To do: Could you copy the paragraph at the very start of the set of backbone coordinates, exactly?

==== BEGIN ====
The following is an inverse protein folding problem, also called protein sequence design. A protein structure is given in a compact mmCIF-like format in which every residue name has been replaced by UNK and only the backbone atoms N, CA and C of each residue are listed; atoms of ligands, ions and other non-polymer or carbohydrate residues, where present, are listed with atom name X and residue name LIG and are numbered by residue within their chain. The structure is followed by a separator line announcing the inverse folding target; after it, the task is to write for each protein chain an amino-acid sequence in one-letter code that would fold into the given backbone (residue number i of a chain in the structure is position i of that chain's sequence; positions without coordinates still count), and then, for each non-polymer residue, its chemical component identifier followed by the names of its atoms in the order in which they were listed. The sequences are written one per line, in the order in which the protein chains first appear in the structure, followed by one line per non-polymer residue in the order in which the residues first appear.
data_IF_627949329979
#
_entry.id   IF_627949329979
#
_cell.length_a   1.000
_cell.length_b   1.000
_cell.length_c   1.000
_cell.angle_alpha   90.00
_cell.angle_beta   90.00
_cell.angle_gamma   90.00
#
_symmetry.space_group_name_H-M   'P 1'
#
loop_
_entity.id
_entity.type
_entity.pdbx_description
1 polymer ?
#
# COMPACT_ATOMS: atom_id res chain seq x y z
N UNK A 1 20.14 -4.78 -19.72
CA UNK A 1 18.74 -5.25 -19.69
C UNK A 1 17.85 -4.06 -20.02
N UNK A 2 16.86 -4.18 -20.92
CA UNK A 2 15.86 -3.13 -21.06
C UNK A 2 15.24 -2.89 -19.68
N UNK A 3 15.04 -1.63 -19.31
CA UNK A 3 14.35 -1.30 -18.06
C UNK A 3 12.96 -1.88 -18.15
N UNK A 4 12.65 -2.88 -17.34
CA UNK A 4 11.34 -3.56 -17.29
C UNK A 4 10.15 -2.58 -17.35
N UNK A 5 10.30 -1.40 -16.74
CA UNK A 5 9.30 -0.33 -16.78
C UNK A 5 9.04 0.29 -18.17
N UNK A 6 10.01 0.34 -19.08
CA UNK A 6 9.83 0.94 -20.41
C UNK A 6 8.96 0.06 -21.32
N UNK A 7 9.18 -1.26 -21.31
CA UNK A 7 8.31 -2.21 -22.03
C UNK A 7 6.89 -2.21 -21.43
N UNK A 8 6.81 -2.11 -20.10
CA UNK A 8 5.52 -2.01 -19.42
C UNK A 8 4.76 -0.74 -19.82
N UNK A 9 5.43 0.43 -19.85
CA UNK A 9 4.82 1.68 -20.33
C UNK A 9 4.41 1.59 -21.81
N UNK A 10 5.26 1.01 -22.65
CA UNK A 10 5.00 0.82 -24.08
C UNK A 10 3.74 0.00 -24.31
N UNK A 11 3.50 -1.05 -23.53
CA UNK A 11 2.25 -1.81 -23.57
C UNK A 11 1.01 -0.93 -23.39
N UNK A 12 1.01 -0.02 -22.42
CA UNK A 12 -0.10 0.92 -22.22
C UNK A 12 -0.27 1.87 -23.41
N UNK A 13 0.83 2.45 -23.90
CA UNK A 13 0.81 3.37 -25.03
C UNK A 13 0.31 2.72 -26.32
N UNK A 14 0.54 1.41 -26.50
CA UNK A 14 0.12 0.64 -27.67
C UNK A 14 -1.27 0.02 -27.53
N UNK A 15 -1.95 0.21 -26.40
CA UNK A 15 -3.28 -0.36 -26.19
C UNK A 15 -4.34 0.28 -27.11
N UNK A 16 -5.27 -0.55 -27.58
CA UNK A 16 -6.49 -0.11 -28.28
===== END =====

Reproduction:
The following is an inverse protein folding problem, also called protein sequence design. A protein structure is given in a compact mmCIF-like format in which every residue name has been replaced by UNK and only the backbone atoms N, CA and C of each residue are listed; atoms of ligands, ions and other non-polymer or carbohydrate residues, where present, are listed with atom name X and residue name LIG and are numbered by residue within their chain. The structure is followed by a separator line announcing the inverse folding target; after it, the task is to write for each protein chain an amino-acid sequence in one-letter code that would fold into the given backbone (residue number i of a chain in the structure is position i of that chain's sequence; positions without coordinates still count), and then, for each non-polymer residue, its chemical component identifier followed by the names of its atoms in the order in which they were listed. The sequences are written one per line, in the order in which the protein chains first appear in the structure, followed by one line per non-polymer residue in the order in which the residues first appear.